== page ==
American Popular Culture Home American Popular Culture Home
American Popular Culture Home About Americana Contact Americana American Popular Culture Archive
Emerging Pop Culture
Magazine Home
Become a member!
Receive our
Sports in American Popular CultureVisit the Sports Archive
 Teaching the Masters

Flash forward. The year is 2004 and the Augusta Country Club, the traditional and symbolic American home of golf’s Masters Tournament, has come full circle, abandoned its archaic and Neanderthal ways, and finally introduced its first female member to the nation. Amidst much pomp and fanfare, the honorable and quite fashionable Mrs. Fill-in-the-Blank must shield her eyes from the all the flashbulbs as she tees off at the first hole. She chuckles, amused as her tee shot carries a bit to the left, but a nice drive nonetheless. She completes eighteen holes with a more than respectable 87 – everyone knows it’s a tough course. Even Hootie Johnson himself, the embattled leader of the Cro-Magnon horde, is there at the final green to congratulate her and shake her hand, cameras blazing all the while. The days events are reported on every imaginable television program, from SportsCenter to the Tonight Show, the local news to 20/20. It’s a benchmark for every woman who ever burned a bra or got paid less for doing the same job as a man. We all go to bed peacefully in the knowledge that justice has been served, and we feel free to dream that tomorrow will be an even better day.

Now back to reality, let’s take a look at what is really happening here. What in all honesty does Martha Burk hope to achieve with her vigilant crusade by asking Tiger to boycott the tournament (and, incidentally, forego his chance to set a record by winning it three years in a row) because Augusta doesn’t allow female members? Will battered wives and girlfriends be allowed to play a few rounds at one of the country’s premiere golf resorts? Will single, teenaged mothers suffering with AIDS or breast cancer hobnob with society’s elite on the fringe of the twelfth hole? Are there not more noble and necessary endeavors out there for Mrs. Burk to focus all this vibrant energy upon? Ultimately, if Martha Burk has her way and accomplishes her righteous task of seeing the first female member at Augusta, only two people will benefit; the proud and socially accessible figurehead woman whose name will one day be the answer to a question on Trivial Pursuit, and the wildly egotistical Martha Burk herself.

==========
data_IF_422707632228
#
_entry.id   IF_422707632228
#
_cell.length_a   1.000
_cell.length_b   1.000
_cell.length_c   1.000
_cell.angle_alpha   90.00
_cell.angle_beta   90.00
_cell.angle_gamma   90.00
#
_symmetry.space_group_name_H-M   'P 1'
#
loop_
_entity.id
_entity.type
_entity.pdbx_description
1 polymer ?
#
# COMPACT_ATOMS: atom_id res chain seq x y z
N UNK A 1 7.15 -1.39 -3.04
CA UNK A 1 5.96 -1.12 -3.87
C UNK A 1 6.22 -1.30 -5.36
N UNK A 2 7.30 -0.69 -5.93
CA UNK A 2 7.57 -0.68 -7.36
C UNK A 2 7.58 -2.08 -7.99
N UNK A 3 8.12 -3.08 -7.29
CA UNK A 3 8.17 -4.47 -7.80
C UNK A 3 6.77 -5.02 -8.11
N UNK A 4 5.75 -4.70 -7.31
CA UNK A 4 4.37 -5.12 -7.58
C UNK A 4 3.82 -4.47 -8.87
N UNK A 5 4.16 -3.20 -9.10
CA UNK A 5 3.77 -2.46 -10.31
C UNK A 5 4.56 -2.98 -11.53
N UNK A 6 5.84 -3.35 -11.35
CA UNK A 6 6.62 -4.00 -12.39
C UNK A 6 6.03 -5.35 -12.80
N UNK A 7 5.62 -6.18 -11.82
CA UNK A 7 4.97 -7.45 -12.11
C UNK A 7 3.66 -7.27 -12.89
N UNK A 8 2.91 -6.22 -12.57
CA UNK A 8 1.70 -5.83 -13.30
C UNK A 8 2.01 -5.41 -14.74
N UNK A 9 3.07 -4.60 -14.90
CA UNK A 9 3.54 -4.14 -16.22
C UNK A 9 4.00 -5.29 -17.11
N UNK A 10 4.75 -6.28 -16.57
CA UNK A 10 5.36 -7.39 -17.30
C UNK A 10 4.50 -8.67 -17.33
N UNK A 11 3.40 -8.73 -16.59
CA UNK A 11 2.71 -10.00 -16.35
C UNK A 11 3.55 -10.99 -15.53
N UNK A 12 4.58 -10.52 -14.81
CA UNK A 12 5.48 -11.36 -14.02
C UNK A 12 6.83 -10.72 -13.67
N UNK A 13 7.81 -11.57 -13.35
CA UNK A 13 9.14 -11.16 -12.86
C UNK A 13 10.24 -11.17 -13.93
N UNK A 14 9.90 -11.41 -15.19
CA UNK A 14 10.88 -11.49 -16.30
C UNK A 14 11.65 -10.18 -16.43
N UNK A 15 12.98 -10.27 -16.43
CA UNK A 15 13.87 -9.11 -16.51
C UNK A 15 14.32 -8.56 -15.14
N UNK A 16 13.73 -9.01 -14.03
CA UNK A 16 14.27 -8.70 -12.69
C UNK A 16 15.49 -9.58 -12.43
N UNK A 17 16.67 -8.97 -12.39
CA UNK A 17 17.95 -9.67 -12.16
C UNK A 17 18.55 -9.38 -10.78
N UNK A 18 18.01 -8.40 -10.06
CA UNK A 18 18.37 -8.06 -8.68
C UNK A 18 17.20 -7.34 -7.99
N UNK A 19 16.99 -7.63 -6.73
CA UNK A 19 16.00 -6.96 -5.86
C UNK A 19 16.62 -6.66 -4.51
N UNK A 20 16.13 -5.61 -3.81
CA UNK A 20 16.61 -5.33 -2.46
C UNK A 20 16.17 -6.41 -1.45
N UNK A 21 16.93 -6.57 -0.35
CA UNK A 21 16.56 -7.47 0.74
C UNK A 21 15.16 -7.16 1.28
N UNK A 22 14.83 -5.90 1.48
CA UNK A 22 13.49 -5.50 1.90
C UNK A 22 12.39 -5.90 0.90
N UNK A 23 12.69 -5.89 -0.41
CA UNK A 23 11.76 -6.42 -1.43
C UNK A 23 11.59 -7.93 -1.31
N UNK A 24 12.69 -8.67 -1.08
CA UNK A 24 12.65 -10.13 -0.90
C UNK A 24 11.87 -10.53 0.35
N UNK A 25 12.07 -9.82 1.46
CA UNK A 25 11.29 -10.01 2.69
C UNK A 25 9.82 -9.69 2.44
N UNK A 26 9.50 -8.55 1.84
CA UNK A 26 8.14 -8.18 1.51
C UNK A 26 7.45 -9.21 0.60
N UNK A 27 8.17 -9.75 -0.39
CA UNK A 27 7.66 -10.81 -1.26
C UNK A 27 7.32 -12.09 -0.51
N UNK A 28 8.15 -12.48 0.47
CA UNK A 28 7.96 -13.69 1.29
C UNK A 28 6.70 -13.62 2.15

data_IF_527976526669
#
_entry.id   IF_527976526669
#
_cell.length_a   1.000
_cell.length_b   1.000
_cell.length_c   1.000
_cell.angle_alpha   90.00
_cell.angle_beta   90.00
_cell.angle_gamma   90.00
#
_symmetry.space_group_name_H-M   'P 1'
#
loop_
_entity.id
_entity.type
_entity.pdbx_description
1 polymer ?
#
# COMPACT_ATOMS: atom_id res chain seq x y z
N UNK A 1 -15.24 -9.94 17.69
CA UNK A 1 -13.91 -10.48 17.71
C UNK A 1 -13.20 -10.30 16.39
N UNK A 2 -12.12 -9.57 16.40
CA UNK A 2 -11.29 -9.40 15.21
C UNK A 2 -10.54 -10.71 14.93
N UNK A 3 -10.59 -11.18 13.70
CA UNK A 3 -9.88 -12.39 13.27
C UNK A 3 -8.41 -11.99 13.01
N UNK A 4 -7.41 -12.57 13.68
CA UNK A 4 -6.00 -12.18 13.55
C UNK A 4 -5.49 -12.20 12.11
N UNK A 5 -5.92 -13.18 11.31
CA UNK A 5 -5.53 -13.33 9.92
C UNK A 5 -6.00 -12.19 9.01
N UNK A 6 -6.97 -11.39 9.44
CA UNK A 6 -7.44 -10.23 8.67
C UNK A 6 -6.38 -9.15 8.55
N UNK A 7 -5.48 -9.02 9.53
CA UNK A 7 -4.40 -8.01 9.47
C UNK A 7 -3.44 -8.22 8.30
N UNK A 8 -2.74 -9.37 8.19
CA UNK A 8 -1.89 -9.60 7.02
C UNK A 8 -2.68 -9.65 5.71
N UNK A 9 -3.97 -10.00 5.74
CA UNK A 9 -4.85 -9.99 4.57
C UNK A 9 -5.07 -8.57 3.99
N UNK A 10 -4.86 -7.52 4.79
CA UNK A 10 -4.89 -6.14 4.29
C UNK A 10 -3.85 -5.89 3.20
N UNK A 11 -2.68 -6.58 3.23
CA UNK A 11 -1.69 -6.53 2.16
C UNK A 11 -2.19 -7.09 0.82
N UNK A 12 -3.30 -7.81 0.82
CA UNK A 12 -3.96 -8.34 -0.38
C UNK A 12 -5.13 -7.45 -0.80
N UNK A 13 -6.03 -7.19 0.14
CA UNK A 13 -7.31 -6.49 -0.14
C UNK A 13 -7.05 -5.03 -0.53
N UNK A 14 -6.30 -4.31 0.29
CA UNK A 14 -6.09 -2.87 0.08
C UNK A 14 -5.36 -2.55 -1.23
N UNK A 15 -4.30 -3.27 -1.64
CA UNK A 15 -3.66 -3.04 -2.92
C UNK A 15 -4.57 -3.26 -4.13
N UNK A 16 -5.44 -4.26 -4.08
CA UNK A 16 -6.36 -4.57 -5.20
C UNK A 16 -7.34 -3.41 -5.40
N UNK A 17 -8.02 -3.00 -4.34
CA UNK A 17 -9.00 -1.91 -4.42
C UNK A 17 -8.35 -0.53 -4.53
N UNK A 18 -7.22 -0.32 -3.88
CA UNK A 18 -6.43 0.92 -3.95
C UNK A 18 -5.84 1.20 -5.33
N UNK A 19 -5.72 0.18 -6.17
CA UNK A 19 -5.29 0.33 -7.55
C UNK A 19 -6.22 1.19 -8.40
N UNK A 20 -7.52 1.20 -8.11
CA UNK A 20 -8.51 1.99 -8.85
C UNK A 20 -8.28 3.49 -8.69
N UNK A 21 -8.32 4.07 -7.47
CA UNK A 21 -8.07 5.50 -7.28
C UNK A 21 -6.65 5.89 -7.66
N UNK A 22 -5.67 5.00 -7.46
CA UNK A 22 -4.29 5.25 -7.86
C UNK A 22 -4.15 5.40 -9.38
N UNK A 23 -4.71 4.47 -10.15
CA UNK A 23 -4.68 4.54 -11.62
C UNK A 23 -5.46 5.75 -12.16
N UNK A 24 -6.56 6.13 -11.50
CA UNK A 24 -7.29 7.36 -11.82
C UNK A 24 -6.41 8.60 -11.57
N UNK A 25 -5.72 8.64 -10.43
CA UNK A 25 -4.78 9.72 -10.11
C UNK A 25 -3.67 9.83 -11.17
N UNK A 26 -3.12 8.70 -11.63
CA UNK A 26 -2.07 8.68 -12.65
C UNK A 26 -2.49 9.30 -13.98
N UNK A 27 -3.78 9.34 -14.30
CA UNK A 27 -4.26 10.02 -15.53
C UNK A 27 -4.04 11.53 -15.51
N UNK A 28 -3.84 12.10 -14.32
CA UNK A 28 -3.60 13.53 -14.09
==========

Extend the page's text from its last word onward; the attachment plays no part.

Her efforts here are wasted on the symbolism of what such change could accomplish. Symbolism in today’s fifteen seconds worth of news time before the next bigger and better story comes up is pointless. Action is necessary, but the focus should be more essential. What good is mankind served when a woman who already eats caviar daily gets to add her name to a list of notable CEO’s and Captains of Industry whose monikers already adorn the Augusta membership scroll? Has Mrs. Burk created a better world for the daughters of America to grow up in should she achieve the ultimate prize of her mission? She would say yes – what a surprise. The truth of the matter is that this story, once done, would disappear more quickly than my chance of ever wearing the green jacket. So much time lost on something so truly pointless, when so much of that time and effort could have been spent on making a real difference to women who actually need support and hope.